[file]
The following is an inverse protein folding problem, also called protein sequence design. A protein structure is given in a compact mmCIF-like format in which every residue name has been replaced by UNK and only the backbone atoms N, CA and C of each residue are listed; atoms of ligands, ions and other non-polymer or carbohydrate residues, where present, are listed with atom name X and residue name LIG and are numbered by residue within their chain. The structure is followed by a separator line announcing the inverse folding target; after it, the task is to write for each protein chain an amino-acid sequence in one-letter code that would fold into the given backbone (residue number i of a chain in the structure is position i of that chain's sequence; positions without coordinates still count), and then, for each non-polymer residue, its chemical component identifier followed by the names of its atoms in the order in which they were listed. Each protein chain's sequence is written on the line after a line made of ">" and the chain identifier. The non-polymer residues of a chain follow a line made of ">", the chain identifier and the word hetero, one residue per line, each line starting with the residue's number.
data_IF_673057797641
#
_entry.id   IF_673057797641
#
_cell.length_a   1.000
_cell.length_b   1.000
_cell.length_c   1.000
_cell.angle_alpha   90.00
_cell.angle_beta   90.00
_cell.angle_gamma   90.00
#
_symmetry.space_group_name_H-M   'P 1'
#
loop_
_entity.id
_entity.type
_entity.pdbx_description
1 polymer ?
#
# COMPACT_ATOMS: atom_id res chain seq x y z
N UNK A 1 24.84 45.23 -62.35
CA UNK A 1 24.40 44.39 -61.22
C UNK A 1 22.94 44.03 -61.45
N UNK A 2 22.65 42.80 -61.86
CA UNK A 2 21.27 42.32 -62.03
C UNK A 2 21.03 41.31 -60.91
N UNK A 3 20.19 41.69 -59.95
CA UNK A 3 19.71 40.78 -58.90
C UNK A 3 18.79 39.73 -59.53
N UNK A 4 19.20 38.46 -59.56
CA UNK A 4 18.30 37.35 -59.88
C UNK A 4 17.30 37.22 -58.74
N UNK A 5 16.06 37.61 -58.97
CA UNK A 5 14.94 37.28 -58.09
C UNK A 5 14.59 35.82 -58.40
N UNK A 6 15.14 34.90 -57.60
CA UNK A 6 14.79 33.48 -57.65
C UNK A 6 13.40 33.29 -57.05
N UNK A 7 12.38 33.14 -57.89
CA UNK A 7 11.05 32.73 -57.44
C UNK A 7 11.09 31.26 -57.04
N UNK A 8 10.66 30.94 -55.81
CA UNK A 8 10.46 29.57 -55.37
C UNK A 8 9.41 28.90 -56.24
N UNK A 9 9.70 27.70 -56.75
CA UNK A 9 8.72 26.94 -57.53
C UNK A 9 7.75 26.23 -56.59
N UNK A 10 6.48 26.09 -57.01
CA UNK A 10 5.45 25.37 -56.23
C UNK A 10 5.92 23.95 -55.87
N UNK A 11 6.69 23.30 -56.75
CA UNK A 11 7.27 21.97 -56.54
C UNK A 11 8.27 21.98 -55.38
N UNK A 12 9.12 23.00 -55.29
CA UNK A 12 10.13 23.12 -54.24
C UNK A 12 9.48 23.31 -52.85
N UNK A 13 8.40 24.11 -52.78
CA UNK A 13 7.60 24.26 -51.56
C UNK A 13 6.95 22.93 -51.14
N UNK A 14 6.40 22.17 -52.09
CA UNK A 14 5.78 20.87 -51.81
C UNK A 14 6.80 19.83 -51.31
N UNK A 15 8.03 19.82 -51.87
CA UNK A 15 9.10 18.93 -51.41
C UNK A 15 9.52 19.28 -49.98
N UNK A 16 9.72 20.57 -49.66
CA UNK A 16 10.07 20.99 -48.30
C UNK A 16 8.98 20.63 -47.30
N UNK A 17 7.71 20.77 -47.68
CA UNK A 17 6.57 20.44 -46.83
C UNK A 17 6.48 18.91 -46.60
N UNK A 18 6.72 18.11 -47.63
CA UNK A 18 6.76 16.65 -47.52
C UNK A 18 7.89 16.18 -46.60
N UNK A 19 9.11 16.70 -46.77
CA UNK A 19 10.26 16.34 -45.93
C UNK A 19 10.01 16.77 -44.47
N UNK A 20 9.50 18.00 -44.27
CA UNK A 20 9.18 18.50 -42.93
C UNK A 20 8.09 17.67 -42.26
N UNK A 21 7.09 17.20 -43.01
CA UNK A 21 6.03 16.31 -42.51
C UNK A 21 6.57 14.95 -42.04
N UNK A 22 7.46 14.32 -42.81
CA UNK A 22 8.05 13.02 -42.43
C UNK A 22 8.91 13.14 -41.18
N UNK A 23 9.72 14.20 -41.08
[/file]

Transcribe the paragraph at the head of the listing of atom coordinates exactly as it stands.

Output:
The following is an inverse protein folding problem, also called protein sequence design. A protein structure is given in a compact mmCIF-like format in which every residue name has been replaced by UNK and only the backbone atoms N, CA and C of each residue are listed; atoms of ligands, ions and other non-polymer or carbohydrate residues, where present, are listed with atom name X and residue name LIG and are numbered by residue within their chain. The structure is followed by a separator line announcing the inverse folding target; after it, the task is to write for each protein chain an amino-acid sequence in one-letter code that would fold into the given backbone (residue number i of a chain in the structure is position i of that chain's sequence; positions without coordinates still count), and then, for each non-polymer residue, its chemical component identifier followed by the names of its atoms in the order in which they were listed. Each protein chain's sequence is written on the line after a line made of ">" and the chain identifier. The non-polymer residues of a chain follow a line made of ">", the chain identifier and the word hetero, one residue per line, each line starting with the residue's number.